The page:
Whether you are looking at the tires on your vehicle already or if you’ve recently purchased a new set, having well-maintained tires can help you stay safe while on the road. Because of this, you may be wondering if your extended warranty will help cover them. After all, tires are one of the most important and often replaced parts of any vehicle. By learning more about your vehicle’s tires and what can damage them, you can better predict if your extended car warranty covers them.
Typical Warranty Coverage for Tires on a New Car
Overall, the average life of a tire is often considered to be six years from the time of purchase or until your tires’ tread reaches 2/32nds of an inch. However, when you purchase a brand new vehicle, most automakers include protections against defects found within the car’s tires. While this kind of coverage typically lasts for a certain number of miles and can vary depending on each manufacturer, it is often between 30,000-60,000 miles.
Should your tire s’ tread evenly reach a certain level before an established mileage, you may be eligible for a replacement tire completely, depending on your vehicle’s manufacturer’s tread warranty. You can find more information about this by checking your owner’s manual and warranty coverage information for your specific vehicle.
For an average driver, a manufacturer’s warranty may be enough to reach the time when replacement tires are necessary. However, warranty coverage can vary for those who drive frequently or in areas with potential hazards on the road, such as nails or defects.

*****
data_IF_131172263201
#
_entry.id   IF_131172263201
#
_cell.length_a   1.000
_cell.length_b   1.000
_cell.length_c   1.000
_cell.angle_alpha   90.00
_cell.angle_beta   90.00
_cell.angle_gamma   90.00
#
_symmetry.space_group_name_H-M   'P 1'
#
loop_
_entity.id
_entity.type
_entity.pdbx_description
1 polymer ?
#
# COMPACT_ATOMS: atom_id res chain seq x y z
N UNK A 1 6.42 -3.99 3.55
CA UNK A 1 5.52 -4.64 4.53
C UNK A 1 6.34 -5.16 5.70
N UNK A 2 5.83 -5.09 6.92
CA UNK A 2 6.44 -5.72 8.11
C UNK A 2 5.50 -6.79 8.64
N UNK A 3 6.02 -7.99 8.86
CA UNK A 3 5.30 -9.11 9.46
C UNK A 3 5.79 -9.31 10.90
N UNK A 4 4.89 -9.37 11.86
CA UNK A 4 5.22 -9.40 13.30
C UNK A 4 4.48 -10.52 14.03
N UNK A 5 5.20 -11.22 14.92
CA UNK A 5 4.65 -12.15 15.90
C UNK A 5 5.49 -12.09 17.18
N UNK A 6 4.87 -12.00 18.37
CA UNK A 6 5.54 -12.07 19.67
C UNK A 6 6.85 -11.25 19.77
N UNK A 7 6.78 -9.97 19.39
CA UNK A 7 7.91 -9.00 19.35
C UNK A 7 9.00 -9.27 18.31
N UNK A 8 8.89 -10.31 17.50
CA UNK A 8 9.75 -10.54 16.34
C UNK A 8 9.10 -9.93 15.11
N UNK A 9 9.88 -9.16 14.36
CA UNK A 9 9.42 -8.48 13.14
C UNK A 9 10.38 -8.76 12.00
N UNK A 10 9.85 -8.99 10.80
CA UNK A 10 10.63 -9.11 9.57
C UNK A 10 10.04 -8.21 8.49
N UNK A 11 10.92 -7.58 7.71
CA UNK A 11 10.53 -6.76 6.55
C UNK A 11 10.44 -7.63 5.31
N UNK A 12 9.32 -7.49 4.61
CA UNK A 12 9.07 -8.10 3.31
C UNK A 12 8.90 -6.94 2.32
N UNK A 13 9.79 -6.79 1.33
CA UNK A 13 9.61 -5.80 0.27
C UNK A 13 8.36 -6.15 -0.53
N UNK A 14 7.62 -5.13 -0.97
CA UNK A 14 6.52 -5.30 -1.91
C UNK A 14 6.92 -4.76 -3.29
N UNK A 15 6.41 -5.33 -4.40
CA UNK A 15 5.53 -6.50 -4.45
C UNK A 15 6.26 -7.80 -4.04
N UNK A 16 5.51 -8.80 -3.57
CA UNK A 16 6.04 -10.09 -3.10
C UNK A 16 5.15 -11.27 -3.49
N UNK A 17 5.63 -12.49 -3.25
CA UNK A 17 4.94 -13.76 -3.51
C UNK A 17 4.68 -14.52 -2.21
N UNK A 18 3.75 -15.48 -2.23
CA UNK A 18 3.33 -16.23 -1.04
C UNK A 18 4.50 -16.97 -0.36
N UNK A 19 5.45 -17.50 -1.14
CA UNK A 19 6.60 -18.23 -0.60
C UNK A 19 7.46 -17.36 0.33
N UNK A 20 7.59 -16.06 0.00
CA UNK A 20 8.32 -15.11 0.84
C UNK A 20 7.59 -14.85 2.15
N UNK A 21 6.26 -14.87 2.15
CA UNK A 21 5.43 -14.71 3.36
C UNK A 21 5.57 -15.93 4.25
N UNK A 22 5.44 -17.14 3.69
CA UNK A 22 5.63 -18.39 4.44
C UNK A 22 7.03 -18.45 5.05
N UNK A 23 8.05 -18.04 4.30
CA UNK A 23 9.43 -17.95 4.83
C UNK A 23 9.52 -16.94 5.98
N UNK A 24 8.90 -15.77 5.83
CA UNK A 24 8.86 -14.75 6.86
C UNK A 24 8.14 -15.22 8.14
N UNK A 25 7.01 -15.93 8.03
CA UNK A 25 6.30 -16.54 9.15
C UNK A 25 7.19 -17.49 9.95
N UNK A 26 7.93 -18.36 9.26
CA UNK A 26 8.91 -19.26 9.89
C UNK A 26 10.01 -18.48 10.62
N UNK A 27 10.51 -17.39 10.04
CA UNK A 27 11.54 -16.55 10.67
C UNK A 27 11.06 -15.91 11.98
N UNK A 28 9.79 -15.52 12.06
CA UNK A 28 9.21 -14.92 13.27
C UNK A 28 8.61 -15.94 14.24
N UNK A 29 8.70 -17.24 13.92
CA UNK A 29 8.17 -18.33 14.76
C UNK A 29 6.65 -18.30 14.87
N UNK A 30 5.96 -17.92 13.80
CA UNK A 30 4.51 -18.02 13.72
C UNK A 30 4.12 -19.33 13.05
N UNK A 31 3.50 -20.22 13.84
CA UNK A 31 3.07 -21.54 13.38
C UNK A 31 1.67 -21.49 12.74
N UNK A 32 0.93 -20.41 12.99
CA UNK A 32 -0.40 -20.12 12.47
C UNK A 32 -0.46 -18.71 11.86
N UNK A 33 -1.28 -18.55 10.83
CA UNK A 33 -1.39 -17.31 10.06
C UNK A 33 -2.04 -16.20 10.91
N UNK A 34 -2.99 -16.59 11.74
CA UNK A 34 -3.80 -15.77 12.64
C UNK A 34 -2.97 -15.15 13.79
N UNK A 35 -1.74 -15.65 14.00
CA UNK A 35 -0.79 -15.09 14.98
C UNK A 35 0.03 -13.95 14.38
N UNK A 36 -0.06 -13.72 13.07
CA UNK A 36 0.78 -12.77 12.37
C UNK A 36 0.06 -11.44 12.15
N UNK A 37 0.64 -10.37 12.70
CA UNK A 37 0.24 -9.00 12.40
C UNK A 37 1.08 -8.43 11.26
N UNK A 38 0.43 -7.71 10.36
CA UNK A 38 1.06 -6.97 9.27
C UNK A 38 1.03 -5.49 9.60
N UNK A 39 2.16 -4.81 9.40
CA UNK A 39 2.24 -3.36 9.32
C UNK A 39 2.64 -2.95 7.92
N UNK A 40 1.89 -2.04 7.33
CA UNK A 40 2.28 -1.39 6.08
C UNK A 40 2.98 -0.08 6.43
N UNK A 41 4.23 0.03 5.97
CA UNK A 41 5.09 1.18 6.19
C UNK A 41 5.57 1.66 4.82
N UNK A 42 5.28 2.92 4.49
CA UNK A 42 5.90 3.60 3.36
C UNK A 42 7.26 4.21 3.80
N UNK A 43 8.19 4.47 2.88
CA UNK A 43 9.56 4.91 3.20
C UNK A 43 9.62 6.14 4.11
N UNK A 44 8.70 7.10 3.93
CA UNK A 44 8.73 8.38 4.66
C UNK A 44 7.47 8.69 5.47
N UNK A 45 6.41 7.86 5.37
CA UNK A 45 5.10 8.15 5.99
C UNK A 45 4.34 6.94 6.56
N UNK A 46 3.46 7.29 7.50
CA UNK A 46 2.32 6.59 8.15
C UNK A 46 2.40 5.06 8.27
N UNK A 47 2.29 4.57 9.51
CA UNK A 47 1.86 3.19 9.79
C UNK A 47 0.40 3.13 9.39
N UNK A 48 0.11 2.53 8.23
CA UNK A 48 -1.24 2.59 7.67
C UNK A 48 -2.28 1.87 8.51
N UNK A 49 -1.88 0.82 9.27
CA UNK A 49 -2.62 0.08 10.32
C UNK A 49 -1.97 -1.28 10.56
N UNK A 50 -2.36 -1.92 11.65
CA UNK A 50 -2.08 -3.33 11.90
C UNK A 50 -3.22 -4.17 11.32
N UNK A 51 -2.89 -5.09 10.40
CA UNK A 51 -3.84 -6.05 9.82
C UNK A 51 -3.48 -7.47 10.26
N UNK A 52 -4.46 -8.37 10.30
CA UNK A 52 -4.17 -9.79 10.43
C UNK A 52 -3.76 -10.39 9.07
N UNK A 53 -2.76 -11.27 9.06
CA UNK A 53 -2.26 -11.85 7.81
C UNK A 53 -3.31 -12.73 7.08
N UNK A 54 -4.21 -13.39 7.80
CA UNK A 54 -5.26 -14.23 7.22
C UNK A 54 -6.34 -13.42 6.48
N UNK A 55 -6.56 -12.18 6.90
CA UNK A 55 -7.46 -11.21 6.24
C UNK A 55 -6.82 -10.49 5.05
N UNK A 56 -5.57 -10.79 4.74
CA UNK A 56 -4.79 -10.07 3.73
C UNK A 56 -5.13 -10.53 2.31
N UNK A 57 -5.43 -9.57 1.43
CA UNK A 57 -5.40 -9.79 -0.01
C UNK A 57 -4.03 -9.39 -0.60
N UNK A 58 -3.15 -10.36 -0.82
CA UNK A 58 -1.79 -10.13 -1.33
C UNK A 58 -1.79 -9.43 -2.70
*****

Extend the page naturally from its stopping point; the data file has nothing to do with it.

What Factors Are Covered Under Tire Warranty?
While coverage varies greatly depending on a vehicle’s manufacturer, most coverage items only extend to issues resulting from manufacturer defects. With that being said, this coverage often helps cover a portion of the price for new tires so that you are not paying fully out-of-pocket. Other examples of what your tire warranty can cover may include:
- Leaking air due to a manufacturer defect
- Air bubble inside tire not caused by a road hazard
- Any defect resulting from the manufacturing of the vehicle
Should there be any issues with your tires, the manufacturer will more than likely require proof that your tires were cared for properly. This means you should ensure you follow any preventative maintenance tasks recommended in your owner’s manual, such as keeping your tires inflated and rotating them every 5,000-8,000 miles.
In a situation where a road hazard like a nail or pothole damages your tires, they will likely not be covered by your manufacturer warranty. Instead, to get coverage for these types of issues on your tires, you will need to invest in a third-party tire warranty. Most tire shops that sell you a new tire will offer short-term (around 30 days) coverage to protect against hazards.
How to Prevent Tire Damage
While having coverage for your tires is extremely important, avoiding the need for it entirely can save you time and money. There are a few important ways to keep your vehicle and tires protected out on the road. Build yourself a checklist using some of the following items to protect your vehicle.
Every month, consider checking your tire pressure is up to manufacturer standards. Keep in mind that your tires may lose pressure in the winter, while the heat of summer may cause them to rise. Be sure to rotate your tires every 5,000 to 8,000 miles to ensure they wear properly. While you get your tires rotated, asking the company to balance your tires can also help keep your suspension in proper condition, which will result in a better driving experience.
Regarding your vehicle’s suspension, have a technician check your alignment twice a year to ensure your tires are not toed-in or toed-out, as this can affect which direction your car leans while driving. By following just a few of these tips, you can lessen the chance that your tires become damaged while driving on the road.
Keep Your Tires Protected
While a factory warranty will cover not all issues with tires, an extended warranty can keep your vehicle protected from certain issues. By finding the right warranty, you can save money on preventative maintenance and all-around vehicle issues that may develop. To get started, read through our extended warranty provider reviews and see if there may be one that’s right for you and your vehicle.